Sue Miller -- While I Was Gone Essay
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While I Was Gone
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While I Was Gone
Fiction | Hardcover
Knopf | May 2000
$24.00 | 0-375-41178-X

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While I Was Gone
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Ballantine | May 2000
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Random House Audio | May 2000
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While I Was Gone
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While I Was Gone
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Sue Miller discusses the books that have influenced her the most...

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I suppose every writer has certain talismanic books on her shelf, books she turns to when the enterprise seems just plain hopeless. These are the books whose power and idiosyncratic strengths insist that that isn't the case, that there are writers out there who seem, anyway, to have achieved their intentions; or who have, at any rate, written books which move or stir the reader (me) enough to make her think this is the case. It isn't so much that I'm looking at specific techniques when I read them -- though sometimes I am -- but that they thrill me. They make me feel that writing is exciting. Noble, even. They nourish me artistically. They inspire me to return to my own work, different as it may be from theirs.

And usually it is different -- or at least dissimilar enough to make me feel at a safe distance. To make me feel there's no danger of imitation, or of some kind of confusion in my own voice in response to theirs. And sometimes it's very different, so that even if I did move a little, or a lot, in the direction of the other writer, I'd still be nowhere near her. Or him.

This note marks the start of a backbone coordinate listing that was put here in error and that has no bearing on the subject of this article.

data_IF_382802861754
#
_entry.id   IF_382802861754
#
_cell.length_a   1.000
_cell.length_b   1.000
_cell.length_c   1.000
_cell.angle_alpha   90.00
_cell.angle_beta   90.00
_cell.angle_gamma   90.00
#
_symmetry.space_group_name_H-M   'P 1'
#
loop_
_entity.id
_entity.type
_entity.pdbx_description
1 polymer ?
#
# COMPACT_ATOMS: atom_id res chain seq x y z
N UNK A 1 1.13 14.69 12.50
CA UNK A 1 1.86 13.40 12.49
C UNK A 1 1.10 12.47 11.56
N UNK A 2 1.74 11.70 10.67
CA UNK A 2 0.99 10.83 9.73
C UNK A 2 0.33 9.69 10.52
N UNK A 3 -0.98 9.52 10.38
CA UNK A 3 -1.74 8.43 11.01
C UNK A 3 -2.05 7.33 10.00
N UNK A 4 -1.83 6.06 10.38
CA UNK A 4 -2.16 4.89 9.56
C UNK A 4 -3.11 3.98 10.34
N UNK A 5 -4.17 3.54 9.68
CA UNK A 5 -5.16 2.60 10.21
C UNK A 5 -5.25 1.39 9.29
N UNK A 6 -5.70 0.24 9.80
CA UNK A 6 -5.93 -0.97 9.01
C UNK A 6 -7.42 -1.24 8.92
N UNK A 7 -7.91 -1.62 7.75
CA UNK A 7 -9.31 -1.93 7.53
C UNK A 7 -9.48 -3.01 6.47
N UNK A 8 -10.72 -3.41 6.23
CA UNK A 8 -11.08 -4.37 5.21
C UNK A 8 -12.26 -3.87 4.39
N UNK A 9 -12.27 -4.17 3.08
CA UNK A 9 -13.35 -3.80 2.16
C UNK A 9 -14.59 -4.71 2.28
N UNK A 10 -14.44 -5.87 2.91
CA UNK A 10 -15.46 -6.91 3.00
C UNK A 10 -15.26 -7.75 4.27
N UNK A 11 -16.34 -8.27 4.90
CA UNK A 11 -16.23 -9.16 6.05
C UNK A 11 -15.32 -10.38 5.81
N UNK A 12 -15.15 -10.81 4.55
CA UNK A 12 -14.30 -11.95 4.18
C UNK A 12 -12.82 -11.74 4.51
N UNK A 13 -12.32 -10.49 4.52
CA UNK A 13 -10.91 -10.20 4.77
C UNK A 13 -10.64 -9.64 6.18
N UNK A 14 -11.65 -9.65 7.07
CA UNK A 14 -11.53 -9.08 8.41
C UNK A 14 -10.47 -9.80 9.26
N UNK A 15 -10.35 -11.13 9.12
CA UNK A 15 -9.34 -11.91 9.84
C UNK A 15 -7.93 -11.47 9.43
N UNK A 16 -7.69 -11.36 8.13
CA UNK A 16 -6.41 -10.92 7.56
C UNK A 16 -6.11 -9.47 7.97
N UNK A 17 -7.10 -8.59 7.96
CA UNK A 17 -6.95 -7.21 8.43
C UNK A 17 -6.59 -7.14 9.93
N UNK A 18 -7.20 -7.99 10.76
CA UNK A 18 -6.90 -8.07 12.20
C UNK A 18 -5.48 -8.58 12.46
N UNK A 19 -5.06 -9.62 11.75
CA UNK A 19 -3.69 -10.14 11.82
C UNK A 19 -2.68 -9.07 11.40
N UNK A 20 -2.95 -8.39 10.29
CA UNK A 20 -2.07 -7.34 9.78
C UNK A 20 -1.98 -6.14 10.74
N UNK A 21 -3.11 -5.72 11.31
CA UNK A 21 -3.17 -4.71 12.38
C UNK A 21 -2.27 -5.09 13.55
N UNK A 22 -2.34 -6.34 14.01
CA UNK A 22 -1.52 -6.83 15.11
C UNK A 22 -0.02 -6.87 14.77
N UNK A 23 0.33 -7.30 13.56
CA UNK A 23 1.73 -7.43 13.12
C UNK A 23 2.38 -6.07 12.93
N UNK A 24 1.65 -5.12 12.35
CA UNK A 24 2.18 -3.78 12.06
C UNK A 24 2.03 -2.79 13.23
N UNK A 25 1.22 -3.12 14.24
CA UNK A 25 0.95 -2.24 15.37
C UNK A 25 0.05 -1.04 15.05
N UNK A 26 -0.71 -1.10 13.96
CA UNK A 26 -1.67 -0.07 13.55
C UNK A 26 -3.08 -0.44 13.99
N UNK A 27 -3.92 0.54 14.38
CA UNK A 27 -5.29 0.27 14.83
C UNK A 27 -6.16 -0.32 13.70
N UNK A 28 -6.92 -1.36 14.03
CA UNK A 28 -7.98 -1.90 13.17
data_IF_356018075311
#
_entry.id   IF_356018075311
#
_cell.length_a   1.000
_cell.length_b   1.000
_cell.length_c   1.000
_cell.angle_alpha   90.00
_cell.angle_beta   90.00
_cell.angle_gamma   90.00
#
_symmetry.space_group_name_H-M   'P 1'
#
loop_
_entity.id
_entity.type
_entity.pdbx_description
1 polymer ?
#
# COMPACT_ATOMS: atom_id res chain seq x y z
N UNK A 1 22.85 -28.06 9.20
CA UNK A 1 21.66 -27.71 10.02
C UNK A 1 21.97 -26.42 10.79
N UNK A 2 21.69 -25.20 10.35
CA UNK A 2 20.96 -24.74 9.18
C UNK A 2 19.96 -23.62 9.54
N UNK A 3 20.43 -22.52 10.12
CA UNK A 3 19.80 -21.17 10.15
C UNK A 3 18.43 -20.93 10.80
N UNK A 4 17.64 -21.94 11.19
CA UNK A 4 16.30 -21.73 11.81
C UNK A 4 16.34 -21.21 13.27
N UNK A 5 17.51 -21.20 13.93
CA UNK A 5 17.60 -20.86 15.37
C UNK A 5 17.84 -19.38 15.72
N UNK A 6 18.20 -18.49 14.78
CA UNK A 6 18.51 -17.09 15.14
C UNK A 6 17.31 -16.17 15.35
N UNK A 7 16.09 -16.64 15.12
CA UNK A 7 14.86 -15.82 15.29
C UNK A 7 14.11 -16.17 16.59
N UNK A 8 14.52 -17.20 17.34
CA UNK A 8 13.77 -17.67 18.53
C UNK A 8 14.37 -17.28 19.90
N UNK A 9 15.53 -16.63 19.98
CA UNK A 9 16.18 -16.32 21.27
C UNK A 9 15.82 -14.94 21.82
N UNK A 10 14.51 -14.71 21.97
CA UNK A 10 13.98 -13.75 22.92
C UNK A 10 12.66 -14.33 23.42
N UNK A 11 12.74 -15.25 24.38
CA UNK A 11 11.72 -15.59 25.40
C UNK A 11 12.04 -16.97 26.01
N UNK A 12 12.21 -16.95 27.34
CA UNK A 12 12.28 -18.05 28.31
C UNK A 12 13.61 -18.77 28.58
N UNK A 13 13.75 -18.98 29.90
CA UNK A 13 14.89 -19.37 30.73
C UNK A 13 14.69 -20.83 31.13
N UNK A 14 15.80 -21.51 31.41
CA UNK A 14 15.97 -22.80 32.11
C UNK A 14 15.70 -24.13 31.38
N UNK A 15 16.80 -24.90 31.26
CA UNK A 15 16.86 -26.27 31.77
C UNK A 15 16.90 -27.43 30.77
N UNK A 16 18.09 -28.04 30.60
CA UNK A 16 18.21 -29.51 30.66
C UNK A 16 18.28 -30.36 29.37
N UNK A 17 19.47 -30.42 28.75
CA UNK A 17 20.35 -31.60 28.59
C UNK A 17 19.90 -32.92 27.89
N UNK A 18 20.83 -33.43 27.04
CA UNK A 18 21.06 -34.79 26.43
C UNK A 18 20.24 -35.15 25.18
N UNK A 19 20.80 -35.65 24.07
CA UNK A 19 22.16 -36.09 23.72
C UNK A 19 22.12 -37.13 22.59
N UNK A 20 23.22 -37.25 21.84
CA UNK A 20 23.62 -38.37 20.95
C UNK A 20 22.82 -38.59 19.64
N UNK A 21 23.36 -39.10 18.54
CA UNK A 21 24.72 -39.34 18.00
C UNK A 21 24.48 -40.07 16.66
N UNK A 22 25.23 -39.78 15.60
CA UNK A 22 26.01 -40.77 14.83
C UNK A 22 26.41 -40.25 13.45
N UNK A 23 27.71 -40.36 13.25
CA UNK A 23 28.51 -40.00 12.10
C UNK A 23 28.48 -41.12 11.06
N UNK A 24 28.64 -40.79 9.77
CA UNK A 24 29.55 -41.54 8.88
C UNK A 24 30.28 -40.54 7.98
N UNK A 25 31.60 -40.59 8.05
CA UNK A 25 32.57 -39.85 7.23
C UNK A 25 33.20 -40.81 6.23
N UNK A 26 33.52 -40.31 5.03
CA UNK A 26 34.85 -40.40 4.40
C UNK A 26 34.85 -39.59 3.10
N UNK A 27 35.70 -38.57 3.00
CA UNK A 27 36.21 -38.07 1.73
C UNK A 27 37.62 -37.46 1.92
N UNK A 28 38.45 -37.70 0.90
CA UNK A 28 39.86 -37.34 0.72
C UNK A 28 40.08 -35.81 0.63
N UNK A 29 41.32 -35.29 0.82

Who are they? Alice Munro, first of all and most often. For her exploration of what consciousness feels like, of how we think. For the brave and unblinking way she looks at how we blink, how we deny what we know -- or push it aside so that we can go on. For her examination of how we go on. I find her utterly fearless. Open Secrets is one of my favorites. And The Progress of Love.

Alice McDermott, for the sheer size of the themes she deals with -- our will to life; our need for belief -- using the most ordinary details. And for the amazing, almost dizzying way she constructs her novels, the past circling the present, emerging into it. And the future sometimes having its say too. Charming Billy and That Night are the ones which stir me most.

Ian MacEwen for that same sense of the scope of his ideas. And then too for the gift he has of inventing the most extraordinary moments of moral definition to introduce into what seem the ordinary lives of the characters -- often moments of great cruelty or violence; always of compelling drama. There are four of his works I reread and reread: The Child in Time, The Innocent, Enduring Love, and Black Dogs.

Sometimes, when I'm feeling the impoverishment of my own imagination, I turn to writers whom I think of as generous. Thomas McMahon is one of these. He's out of print now, but his novel McKay's Bees is one I've read many times. Even the minor characters in this book receive the author's full attention -- always with the lightest of touches. The odd admixture of the sorrowful and the humorous in his work is reminiscent of the best of Cheever and Chekhov; and his knowledge of the working of the world and joy in conveying it -- he's a master of the scientific metaphor -- are part of the deep pleasure of reading him.

Larry Woiwode is another "generous" writer. His story of the Neumiller family in Beyond the Bedroom Wall is so richly and poetically detailed, so painfully and fully real, that I feel I've lived with them and suffered their stripes. His sense of how families work, how a wound in one member grows and changes him and then affects the other members too, seems flawless to me, and his writing is always breathtaking.

Others: Helen Garner, a master of compression and indirection in The Children's Bach; Carol Shields for Swann and The Republic of Love; Penelope Fitgerald for almost anything. All of them make me feel a simultaneous sense of unworthiness and overweening ambition. And that, I think, is where every writer starts. Or starts again.

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